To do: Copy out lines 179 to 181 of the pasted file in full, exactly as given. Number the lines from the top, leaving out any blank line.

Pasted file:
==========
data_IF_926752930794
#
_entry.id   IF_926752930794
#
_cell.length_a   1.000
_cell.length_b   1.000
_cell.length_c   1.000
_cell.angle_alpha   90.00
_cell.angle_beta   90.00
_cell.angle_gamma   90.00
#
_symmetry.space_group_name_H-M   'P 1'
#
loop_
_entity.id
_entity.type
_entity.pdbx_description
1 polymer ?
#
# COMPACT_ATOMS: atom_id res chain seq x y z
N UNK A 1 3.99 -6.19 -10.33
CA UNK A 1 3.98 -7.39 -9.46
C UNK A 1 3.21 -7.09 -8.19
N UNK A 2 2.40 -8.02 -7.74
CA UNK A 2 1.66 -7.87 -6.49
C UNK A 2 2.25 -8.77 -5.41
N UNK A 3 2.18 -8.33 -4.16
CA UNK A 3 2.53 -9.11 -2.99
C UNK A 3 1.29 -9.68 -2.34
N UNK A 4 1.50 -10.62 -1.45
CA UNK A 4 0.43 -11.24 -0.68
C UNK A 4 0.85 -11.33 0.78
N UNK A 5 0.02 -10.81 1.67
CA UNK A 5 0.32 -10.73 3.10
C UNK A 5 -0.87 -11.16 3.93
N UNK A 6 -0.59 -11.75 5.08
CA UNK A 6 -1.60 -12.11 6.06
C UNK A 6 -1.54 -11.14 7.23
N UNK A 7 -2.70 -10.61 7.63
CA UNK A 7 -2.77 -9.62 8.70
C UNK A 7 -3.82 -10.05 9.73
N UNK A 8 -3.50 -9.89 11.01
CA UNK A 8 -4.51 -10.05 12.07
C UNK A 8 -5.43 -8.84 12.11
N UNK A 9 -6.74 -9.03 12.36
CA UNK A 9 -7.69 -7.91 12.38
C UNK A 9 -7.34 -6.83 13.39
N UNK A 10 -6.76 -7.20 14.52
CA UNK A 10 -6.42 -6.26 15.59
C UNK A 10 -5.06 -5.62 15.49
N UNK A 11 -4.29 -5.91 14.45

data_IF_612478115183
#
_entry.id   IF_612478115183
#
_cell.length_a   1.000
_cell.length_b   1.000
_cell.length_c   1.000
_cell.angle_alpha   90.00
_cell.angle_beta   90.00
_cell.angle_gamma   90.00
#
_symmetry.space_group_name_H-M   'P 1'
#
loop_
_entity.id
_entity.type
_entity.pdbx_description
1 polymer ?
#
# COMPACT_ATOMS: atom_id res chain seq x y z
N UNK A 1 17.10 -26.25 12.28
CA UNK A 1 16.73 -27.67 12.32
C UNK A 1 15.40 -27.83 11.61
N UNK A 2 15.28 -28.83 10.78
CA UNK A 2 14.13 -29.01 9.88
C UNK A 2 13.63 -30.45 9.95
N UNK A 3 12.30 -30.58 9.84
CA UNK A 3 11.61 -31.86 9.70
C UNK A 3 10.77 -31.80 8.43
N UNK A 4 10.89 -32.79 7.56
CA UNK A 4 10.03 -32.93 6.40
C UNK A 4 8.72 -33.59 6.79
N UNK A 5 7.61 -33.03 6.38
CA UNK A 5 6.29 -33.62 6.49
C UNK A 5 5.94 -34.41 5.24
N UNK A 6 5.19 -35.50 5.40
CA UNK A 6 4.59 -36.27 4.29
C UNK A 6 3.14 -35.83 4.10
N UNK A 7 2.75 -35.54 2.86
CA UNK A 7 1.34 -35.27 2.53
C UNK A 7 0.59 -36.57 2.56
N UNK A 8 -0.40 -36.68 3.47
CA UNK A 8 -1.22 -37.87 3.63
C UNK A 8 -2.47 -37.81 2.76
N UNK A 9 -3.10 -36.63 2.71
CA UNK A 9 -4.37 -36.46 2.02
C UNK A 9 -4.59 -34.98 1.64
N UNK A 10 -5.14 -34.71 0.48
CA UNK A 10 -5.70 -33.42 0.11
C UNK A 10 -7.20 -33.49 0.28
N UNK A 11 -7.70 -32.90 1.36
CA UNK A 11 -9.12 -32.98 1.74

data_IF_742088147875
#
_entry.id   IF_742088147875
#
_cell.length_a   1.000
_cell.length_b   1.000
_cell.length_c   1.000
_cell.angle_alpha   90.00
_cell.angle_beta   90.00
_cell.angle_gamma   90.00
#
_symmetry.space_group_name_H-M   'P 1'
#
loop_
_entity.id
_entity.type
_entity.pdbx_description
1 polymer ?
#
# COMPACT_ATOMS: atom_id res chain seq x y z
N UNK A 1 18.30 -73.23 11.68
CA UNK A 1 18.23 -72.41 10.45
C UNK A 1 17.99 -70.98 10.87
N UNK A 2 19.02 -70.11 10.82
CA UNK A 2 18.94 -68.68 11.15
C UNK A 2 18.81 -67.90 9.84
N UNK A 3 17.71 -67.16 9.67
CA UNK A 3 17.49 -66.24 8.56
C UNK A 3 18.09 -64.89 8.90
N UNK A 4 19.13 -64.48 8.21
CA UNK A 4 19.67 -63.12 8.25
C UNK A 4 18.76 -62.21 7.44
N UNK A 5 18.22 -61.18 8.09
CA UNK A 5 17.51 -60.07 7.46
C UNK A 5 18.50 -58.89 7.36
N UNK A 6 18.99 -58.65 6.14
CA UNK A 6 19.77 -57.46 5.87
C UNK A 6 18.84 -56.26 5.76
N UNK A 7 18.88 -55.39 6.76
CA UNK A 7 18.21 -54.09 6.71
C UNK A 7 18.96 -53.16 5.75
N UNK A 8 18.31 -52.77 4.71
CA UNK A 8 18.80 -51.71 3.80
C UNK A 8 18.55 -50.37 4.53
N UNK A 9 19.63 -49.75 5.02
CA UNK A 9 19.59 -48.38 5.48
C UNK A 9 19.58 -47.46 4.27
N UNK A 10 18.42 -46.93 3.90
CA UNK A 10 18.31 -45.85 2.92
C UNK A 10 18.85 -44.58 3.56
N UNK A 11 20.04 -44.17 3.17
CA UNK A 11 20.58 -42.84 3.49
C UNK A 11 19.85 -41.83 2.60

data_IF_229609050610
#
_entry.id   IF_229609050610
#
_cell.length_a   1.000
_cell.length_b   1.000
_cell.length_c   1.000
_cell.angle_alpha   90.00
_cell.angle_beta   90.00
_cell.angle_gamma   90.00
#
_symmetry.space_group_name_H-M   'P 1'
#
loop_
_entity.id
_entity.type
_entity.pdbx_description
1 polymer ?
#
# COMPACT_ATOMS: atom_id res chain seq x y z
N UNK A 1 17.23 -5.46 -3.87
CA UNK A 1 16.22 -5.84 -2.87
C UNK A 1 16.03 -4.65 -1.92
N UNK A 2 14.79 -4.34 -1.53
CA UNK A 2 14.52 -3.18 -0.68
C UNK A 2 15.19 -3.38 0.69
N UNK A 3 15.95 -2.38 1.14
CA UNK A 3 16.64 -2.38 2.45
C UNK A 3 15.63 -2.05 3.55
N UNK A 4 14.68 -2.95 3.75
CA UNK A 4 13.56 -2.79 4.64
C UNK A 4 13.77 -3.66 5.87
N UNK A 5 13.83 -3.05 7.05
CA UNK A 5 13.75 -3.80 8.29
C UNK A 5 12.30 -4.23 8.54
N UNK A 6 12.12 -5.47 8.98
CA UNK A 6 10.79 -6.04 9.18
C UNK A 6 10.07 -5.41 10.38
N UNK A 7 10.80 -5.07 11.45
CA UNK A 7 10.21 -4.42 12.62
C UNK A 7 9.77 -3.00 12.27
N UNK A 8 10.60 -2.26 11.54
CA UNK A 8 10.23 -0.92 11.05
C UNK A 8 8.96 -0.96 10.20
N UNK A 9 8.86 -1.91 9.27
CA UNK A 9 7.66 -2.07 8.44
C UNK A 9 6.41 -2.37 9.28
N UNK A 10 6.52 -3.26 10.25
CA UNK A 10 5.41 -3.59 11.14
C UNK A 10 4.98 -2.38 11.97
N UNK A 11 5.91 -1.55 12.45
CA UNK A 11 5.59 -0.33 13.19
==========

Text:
C UNK A 1 16.03 -4.65 -1.92
N UNK A 2 14.79 -4.34 -1.53
CA UNK A 2 14.52 -3.18 -0.68